Any corruption or trading in influence will be hunted out- PM
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The Prime Minister Dr Lawrence Gonzi, in a statment this afternoon made his position clear following the news that the former Enemalta chairman Tancred Tabone along with his consultant Frank Sammut were arraigned and accused of corruption in Enemalta oil purchases.
In his statement the Prime Minister said, “I cannot accept that persons, appointed to safeguard the public interest on public entities, betray the trust that has been placed in them.
“Thus it is with profound disappointment that I have learned about the arraignment of Mr Tancred Tabone, a prominent member of the business community, in connection with events that allegedly took place while he was responsible for safeguarding the public interest on the board of a public corporation.
“The fact that these events appear to have taken place some nine years ago and that Mr Tabone’s appointment as chairman of Enemalta Corporation had not been renewed in 2005 is no comfort to me at all.
“The behaviour of persons appointed to boards of public entities is regulated by both the law and the established Code of Ethics for Board Directors in the Public Sector. Notwithstanding the good work that might be done by an individual in his private capacity, I reiterate that I cannot accept that any appointees, let alone leaders in our community, betray the trust that has been placed in them.
“In such situations they undermine the confidence of the general public not only in public institutions in general, and in the management of certain public sector entities in particular, but also in the private sector – which must remain the pillar for growth and proper management of resources in this open economy of ours. The law and a separate established Code of Ethics for Employees in the Public Sector apply also to employees of such public entities.
“Mr Tabone was incumbent chairman of Enemalta and of the Mediterranean Offshore Bunkering Co Ltd when I became Prime Minister in 2004. His two-year appointment was not renewed when it expired on 30th June 2005. His membership of public boards after that day was restricted to positions nominated by the Malta Chamber of Commerce and later the Malta Chamber of Commerce, Enterprise and Industry.
“Mr Tabone served as president of this Chamber, having led the then Malta Chamber of Commerce to its merger with the Malta Federation of Industry in 2008; he was also nominated by the Chamber’s to serve as its representative on the Malta Council for Economic and Social Development and Malta Enterprise.
“In August 2003 Mr Tabone, in his capacity as Enemalta chairman, gave Mr Frank Sammut a 1-year consultancy appointment which, according to Enemalta’s records, was not renewed on instructions from Minister Austin Gatt. Mr Sammut was a Member of the Enemalta Board between 1987 and 1990 and, according to Enemalta’s records, he was a member of its fuel procurement committee between 1987 and 1998.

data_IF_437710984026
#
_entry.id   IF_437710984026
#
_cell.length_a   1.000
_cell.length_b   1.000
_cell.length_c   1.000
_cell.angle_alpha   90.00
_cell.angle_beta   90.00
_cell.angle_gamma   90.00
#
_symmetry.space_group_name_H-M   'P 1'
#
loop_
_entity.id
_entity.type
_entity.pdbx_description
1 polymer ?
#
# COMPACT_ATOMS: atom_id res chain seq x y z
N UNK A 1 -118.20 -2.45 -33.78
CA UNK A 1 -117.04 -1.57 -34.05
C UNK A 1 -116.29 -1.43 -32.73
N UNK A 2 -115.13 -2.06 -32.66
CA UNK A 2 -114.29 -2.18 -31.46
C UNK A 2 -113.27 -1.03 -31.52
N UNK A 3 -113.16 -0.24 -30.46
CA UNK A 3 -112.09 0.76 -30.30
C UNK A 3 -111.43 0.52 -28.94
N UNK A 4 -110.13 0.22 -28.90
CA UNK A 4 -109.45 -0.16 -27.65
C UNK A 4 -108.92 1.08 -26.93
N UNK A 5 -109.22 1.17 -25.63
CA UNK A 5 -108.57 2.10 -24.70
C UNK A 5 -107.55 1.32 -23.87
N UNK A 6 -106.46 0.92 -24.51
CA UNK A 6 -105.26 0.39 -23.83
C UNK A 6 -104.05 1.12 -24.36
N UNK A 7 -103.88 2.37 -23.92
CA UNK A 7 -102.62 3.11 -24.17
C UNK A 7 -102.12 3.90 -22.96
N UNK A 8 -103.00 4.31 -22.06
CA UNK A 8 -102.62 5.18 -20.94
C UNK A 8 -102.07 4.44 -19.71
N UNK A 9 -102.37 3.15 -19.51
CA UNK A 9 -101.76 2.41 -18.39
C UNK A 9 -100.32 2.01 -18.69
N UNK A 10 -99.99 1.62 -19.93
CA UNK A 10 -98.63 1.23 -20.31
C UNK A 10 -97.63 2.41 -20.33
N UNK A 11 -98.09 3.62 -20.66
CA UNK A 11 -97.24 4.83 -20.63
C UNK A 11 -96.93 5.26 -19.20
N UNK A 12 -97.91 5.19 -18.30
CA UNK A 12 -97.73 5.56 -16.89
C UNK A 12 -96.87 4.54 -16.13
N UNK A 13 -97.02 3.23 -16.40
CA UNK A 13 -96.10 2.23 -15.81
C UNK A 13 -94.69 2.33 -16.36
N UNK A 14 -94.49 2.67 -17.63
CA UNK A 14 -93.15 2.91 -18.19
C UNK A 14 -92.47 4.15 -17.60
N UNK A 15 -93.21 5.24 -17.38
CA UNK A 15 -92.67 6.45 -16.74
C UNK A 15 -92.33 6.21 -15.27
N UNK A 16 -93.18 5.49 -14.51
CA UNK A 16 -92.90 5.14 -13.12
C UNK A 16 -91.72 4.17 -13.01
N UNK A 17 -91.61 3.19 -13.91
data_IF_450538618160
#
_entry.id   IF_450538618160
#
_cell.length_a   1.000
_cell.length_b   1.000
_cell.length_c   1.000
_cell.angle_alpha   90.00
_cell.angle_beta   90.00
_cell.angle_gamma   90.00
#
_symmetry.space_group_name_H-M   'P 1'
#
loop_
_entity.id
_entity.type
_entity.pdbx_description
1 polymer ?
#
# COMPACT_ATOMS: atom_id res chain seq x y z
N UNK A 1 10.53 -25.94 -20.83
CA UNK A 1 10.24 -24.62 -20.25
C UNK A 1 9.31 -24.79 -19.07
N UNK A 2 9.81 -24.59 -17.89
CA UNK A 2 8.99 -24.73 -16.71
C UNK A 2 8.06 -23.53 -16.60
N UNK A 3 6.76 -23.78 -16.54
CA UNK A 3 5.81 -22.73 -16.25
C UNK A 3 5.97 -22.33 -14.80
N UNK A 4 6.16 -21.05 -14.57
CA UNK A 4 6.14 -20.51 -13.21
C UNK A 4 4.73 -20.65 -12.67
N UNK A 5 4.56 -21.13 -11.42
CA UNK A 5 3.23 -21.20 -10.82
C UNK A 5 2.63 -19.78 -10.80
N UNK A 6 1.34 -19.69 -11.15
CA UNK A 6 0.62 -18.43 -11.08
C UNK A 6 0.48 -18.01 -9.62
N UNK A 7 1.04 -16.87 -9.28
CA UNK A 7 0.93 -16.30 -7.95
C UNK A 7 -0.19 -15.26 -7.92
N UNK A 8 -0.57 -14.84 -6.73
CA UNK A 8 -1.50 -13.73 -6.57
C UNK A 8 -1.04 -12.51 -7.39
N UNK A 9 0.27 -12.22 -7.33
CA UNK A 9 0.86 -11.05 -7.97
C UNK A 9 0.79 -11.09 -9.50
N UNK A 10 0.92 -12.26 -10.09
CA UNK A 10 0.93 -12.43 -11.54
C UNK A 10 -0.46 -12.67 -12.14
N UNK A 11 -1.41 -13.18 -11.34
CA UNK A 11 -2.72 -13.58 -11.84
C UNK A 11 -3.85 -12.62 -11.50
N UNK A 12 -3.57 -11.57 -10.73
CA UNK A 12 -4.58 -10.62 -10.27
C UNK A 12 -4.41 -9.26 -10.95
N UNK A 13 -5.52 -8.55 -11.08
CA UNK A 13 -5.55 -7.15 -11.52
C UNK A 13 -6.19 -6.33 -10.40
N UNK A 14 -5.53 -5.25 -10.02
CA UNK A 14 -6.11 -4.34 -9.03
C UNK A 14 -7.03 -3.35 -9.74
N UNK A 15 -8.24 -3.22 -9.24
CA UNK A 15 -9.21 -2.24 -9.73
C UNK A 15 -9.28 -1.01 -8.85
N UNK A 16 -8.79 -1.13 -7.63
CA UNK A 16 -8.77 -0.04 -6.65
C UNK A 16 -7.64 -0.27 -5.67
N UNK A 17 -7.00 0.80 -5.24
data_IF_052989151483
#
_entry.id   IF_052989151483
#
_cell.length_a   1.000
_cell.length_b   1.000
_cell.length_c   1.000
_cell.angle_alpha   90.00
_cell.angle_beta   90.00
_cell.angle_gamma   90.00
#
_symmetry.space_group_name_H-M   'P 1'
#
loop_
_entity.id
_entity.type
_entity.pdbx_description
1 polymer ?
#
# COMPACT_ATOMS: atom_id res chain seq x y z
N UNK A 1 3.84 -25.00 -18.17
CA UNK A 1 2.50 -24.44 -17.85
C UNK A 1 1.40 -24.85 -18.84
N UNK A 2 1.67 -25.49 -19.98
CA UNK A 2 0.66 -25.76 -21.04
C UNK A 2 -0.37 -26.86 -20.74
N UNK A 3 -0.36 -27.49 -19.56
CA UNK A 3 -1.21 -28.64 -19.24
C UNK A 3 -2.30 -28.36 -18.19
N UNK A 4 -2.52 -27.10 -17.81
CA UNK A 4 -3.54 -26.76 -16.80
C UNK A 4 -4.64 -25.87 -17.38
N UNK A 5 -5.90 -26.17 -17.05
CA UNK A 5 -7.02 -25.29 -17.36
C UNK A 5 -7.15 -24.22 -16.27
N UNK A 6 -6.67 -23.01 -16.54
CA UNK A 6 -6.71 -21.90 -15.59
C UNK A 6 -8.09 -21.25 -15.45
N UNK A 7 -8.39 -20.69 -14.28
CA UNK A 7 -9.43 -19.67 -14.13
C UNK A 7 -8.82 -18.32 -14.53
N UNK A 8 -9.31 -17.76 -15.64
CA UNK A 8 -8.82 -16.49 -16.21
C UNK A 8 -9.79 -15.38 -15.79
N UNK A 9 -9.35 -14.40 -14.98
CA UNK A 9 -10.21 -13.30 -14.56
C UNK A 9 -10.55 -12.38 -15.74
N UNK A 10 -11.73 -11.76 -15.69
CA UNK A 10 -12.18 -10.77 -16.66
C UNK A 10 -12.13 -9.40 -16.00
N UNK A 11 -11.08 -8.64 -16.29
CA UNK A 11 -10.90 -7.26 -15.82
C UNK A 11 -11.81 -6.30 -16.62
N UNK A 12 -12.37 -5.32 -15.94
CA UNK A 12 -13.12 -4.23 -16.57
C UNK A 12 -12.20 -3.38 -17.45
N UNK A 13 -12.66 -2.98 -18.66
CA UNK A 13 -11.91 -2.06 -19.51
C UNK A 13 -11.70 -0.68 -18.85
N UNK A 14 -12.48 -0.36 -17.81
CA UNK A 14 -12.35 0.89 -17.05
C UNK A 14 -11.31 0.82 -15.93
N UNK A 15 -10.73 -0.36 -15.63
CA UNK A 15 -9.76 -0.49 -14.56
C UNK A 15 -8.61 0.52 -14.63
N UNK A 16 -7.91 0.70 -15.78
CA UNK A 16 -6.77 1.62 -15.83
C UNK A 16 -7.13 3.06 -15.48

“Mr Sammut was also appointed Chief Executive Officer of the Mediterranean Offshore Bunkering Co Ltd in August 2000 while Mr Tabone served as that Company’s chairman (1999 – 2005). I am also informed that Mr Sammut was an officer or employee of the Mediterranean Offshore Bunkering Co Ltd between 1988 and July 2004, when his employment was terminated.
“It is not for me to disclose the details of the case against Mr Tabone and Mr Sammut. That is a matter for the police. I have done everything in my power to facilitate the investigation of all allegations, including issuing an amnesty to whoever was prepared to collaborate and give evidence in court that will expose all wrongdoing.
“I ask the media and members of the public to await the outcome of proceedings and to allow justice to take its course in the interest of all.
“However, I have to state in the most unequivocal terms that any elements of corruption or trading in influence will continue to be hunted by our national institutions while I have any form of responsibility for the public administration of this country.
“Any individual, whether he or she is an officer or employee of the public administration or deals with such persons, will have to answer for his or her actions – as others, some high profile and others less so, have already done during past Nationalist administrations.
“Legal powers and measures have continued to be strengthened over the years, including major increases in penalties and the enactment of the Freedom of Information Act. Other changes remain necessary. Apart from the enactment of two Bills proposed in the outgoing legislature which included the extension of the prescription period in corruption cases, the introduction of a special prosecutor attached to the Anti-Corruption Commission, extending the remit of the Anti-Corruption Commission substantially and providing for the chairman of this Anti-Corruption Commission to be appointed by Parliament (through a two-thirds vote), the Nationalist Party in its Electoral Programme is proposing more measures for the next legislature which include the confiscation of all assets that may be generated from corruption, the further increase of prison sentences for crimes involving corruption, and the removal of the possibility of probation or suspended sentences in corruption cases,” the Prime Minister concluded.